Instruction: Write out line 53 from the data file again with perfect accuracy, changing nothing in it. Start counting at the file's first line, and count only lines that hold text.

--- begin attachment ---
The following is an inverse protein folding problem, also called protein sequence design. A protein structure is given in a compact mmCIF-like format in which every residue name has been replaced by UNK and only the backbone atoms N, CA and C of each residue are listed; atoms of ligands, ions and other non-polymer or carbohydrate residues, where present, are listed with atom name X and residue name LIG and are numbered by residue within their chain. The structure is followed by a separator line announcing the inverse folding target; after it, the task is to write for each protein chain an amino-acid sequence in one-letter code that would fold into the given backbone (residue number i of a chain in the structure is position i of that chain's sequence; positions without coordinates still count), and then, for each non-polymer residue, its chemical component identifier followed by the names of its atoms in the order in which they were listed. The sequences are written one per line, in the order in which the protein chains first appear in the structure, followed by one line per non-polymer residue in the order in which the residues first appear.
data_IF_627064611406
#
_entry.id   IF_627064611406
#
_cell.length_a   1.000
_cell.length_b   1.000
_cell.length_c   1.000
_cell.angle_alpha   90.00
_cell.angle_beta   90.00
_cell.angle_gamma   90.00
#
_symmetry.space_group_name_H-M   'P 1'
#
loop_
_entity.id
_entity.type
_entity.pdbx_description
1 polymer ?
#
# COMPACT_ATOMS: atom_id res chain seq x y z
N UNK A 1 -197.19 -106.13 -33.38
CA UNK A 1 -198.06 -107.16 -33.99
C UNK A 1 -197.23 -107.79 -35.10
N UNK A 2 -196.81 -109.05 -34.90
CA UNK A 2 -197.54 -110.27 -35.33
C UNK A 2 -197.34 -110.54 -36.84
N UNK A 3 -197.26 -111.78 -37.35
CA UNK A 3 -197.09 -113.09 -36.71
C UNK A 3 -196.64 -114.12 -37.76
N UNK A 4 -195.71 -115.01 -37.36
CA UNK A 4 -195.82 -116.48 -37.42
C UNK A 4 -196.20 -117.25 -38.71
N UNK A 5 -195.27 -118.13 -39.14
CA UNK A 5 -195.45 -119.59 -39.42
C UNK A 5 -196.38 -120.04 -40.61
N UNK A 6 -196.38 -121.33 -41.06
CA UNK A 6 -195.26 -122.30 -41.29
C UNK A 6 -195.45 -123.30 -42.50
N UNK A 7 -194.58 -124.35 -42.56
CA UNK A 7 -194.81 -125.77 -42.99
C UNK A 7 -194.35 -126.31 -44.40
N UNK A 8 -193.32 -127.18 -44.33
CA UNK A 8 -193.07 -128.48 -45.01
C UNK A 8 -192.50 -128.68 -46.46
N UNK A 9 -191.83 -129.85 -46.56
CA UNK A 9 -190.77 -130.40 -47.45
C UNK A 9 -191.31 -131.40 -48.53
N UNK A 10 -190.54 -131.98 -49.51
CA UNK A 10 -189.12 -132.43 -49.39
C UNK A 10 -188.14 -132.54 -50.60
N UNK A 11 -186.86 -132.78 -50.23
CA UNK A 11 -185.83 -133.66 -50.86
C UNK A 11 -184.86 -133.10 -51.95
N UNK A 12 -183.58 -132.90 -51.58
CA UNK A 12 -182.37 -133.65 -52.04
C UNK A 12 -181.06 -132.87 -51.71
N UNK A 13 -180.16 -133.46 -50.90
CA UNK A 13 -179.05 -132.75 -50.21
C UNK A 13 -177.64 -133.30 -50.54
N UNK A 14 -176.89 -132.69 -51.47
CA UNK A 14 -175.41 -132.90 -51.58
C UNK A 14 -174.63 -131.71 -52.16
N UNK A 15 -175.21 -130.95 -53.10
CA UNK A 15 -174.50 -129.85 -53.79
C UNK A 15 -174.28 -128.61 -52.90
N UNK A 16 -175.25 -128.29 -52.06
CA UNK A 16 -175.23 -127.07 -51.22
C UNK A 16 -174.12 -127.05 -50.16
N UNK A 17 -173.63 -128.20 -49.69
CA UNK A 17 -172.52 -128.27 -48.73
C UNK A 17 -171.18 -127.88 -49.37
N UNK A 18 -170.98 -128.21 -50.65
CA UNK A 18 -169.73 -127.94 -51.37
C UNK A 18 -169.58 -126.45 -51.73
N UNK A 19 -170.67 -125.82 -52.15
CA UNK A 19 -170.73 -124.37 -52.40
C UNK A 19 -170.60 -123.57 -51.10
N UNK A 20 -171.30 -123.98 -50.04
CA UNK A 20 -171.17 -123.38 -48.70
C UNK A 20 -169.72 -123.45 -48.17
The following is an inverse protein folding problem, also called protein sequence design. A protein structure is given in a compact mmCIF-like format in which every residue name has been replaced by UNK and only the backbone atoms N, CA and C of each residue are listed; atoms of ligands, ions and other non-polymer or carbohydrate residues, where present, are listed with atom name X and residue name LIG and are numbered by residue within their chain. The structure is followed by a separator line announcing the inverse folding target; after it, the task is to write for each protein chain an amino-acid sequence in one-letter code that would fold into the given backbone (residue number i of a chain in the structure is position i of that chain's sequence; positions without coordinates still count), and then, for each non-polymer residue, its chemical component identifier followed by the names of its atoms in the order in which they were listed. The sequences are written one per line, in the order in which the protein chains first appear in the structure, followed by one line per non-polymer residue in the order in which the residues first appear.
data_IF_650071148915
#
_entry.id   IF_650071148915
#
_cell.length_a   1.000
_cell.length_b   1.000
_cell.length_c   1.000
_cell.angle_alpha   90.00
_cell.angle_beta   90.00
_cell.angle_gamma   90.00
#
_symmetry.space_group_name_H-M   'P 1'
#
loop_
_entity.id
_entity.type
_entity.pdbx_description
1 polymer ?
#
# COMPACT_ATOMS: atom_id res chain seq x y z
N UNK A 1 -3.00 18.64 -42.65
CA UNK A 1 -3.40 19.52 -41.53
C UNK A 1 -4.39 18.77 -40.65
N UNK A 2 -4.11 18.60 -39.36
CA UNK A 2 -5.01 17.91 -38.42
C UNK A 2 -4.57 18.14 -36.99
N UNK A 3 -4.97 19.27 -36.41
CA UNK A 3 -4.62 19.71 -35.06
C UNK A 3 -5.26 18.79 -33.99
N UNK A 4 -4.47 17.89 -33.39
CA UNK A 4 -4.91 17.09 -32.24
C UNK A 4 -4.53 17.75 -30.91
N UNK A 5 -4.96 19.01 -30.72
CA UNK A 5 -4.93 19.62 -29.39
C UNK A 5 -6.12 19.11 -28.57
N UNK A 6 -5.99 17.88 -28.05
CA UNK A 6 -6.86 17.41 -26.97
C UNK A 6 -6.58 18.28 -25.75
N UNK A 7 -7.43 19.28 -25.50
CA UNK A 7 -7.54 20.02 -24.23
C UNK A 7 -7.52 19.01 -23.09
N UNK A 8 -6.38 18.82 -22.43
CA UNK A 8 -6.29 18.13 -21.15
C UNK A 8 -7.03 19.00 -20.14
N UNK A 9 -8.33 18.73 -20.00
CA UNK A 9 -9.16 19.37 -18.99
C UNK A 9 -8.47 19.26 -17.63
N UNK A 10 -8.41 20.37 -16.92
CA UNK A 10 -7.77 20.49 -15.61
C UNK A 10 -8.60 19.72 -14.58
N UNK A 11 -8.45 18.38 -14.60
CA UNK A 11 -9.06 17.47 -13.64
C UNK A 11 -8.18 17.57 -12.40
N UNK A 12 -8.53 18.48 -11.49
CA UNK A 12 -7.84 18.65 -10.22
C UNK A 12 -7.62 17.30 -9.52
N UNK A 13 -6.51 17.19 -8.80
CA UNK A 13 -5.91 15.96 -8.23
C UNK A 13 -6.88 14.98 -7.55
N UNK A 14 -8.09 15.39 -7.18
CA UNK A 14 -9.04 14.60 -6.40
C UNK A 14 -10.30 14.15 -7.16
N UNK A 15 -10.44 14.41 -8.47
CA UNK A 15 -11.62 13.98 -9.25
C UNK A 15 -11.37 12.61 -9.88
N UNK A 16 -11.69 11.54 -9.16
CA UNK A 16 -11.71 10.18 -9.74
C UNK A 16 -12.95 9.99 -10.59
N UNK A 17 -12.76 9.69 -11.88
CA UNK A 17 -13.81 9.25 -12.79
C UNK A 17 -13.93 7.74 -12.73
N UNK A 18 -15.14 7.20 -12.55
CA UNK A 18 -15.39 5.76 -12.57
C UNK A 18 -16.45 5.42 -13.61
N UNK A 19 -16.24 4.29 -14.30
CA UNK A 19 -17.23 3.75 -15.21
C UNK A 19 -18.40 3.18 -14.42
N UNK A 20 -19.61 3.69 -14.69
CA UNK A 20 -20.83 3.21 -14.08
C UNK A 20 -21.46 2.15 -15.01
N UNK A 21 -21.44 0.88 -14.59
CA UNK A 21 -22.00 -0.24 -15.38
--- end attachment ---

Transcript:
CA UNK A 11 -185.83 -133.66 -50.86